Reg Davidson

Reg Davidson
Haida 1954

Happy Woman Potlach Mask
Red cedar, horse hair, opercula shell

Reg Davidson was born in Masset, Haida Gwaii (Queen Charlotte Islands, BC) and began to carve at eighteen under the tutelage of his father, Claude Davidson. He has drawn inspiration as well from his great-grandfather Charles Edenshaw, grandmother Florence Davidson, and brother Robert Davidson. A highly versatile and prolific artist, his works include limited-edition prints, silver and gold jewelry, masks, helmets, totem poles, rattles, argillite sculptures, and drums. Reg is also an accomplished singer and dancer with the Rainbow Creek Dancers, a Haida dance group that he formed with his brother Robert. In 1980, Malaspina College commissioned him to carve a totem pole to present to Tamagawa University in Japan. Among his recent carving achievements is a major totem pole exhibition commissioned in 2006 by the British artist Damien Hirst. In 2008, Reg received a British Columbia Creative Achievement Award. His work honors traditional Haida style and displays elegant simplicity.

Potlatch

 Derived from the Nuu-chah-nulth word pa-chitle, “to give,” the term potlatch refers to a ceremonial event that marks a birth, marriage, death, house-raising, or significant transaction. Potlatches involve ritualized exchange of gifts; the value of the gifts given or received both reflects and determines a clan’s status.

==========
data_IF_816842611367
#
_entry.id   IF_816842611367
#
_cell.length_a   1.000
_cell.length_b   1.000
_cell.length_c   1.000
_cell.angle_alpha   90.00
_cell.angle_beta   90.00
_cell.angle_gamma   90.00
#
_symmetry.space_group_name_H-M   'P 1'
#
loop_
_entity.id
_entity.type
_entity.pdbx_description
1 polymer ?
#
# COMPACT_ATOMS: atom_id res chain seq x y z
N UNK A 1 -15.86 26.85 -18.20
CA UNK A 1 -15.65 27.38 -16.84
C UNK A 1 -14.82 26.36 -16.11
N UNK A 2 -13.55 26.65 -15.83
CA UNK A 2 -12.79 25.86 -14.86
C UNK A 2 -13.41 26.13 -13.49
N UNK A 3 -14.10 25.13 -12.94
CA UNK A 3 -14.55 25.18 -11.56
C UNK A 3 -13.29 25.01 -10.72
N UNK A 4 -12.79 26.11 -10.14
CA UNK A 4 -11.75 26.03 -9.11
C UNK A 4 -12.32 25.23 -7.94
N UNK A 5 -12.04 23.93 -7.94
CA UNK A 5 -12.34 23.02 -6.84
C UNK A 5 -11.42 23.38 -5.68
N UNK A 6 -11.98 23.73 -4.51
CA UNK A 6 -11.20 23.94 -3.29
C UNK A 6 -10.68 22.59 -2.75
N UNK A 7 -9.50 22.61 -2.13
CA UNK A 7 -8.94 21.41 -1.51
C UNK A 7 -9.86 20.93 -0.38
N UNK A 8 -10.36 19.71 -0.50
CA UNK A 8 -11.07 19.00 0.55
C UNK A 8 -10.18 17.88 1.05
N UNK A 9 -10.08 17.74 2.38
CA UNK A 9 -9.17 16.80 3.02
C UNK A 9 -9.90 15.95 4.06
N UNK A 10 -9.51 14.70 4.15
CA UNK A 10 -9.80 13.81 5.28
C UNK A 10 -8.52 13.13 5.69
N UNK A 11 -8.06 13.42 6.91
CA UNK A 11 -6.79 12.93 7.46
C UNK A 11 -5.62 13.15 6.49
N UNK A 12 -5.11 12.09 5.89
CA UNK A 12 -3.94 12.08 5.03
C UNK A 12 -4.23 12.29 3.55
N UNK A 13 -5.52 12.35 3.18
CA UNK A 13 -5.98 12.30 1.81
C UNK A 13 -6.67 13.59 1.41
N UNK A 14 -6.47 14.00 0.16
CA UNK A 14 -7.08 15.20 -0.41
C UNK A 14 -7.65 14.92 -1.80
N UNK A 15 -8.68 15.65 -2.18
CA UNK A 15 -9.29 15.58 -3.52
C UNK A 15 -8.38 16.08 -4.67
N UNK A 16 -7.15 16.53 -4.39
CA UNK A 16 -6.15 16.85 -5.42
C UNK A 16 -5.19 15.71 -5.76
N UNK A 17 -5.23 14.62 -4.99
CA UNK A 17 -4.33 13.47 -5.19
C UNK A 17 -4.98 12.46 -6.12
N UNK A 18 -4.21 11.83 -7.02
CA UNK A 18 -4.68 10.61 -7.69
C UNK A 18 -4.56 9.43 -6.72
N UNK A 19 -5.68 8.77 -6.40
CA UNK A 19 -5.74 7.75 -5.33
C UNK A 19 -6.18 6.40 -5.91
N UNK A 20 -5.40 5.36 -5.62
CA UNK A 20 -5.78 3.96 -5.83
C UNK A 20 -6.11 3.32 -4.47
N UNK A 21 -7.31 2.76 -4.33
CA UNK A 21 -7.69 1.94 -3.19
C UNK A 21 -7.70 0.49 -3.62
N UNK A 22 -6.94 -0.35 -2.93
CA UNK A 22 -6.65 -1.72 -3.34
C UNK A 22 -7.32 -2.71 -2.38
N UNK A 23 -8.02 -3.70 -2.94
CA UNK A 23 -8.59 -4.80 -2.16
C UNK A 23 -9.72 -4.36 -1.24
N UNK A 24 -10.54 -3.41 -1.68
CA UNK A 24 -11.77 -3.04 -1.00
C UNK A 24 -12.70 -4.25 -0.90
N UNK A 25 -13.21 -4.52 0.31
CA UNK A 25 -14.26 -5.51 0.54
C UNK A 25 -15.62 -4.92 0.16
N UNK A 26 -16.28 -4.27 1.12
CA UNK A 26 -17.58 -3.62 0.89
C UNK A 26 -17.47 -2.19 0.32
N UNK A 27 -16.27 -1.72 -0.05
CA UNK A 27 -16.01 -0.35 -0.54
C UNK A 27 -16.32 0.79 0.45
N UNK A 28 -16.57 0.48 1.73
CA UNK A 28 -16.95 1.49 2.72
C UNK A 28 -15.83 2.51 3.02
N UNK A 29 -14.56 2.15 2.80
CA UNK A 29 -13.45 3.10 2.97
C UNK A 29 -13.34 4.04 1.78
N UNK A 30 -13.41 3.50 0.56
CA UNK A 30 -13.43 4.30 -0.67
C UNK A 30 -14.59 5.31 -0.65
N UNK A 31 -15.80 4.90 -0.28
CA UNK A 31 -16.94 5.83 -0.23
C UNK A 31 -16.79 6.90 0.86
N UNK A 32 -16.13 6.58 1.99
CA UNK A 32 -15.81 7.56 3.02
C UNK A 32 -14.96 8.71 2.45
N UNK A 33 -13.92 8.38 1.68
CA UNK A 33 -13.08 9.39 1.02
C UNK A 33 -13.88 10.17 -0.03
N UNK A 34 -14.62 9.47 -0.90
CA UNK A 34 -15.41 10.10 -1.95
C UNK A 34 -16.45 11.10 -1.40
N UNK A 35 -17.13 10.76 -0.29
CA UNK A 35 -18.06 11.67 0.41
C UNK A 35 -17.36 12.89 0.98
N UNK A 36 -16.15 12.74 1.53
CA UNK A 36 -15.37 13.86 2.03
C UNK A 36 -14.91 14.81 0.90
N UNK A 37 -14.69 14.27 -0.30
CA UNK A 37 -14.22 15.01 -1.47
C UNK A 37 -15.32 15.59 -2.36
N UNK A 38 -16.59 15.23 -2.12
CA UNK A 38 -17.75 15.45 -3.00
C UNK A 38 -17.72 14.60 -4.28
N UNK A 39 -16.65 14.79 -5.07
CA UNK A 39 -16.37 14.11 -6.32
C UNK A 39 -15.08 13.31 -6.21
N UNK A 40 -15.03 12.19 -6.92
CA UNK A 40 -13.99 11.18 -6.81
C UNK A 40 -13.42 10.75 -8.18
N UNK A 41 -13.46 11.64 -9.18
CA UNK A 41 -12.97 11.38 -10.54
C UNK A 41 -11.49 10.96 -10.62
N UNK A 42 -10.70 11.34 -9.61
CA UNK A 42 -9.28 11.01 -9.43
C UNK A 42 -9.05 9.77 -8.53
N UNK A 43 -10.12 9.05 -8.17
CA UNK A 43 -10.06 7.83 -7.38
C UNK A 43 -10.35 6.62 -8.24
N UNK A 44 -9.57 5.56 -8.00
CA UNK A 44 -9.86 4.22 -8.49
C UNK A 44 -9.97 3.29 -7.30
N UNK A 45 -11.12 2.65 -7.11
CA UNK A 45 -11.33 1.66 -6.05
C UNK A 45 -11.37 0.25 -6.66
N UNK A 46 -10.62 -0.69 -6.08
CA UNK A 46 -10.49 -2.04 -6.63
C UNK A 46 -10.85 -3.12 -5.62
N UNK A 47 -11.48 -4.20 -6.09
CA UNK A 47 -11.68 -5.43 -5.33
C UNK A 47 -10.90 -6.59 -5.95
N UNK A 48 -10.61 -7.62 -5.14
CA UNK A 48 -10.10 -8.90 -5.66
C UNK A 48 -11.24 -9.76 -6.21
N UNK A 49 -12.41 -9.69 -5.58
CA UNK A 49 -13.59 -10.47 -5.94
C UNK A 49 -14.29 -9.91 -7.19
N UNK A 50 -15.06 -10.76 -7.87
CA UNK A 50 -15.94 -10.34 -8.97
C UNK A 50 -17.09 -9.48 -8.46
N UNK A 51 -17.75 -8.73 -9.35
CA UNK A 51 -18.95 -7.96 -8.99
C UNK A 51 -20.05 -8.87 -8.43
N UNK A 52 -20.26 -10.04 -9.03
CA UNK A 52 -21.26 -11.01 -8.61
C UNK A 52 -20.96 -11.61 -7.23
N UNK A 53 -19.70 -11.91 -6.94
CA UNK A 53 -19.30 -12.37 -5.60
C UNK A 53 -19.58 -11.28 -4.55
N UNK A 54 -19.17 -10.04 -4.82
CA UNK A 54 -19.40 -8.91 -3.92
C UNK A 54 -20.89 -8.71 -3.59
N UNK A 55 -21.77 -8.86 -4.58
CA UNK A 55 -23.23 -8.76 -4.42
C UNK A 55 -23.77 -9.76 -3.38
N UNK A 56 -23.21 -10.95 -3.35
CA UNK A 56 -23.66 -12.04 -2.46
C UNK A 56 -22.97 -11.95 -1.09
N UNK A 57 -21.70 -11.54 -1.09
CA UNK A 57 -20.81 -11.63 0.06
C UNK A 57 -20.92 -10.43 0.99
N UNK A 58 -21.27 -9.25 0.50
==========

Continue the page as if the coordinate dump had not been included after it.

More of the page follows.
Potlatches are closely bound up with visual and performing arts as well as with family and clan relationships. Tangible gifts exchanged include masks and other carvings, blankets, and coppers. Names, hereditary dances, and other privileges are passed along to family members or special guests. Storytelling, speeches, narrative songs and dances are key components of the festivities. Potlatches have played a key role in cultural and material exchange, the perpetuation of ceremonial traditions, and the definition of individual and clan status.

From 1885-1951, potlatches were banned in Canada, based on objections by missionaries and others who viewed them as extravagant and contrary to Christian values. In recent years, potlatches have tended to be more limited in scope and socioeconomic influence, but continue as an important means of preserving cultural heritage.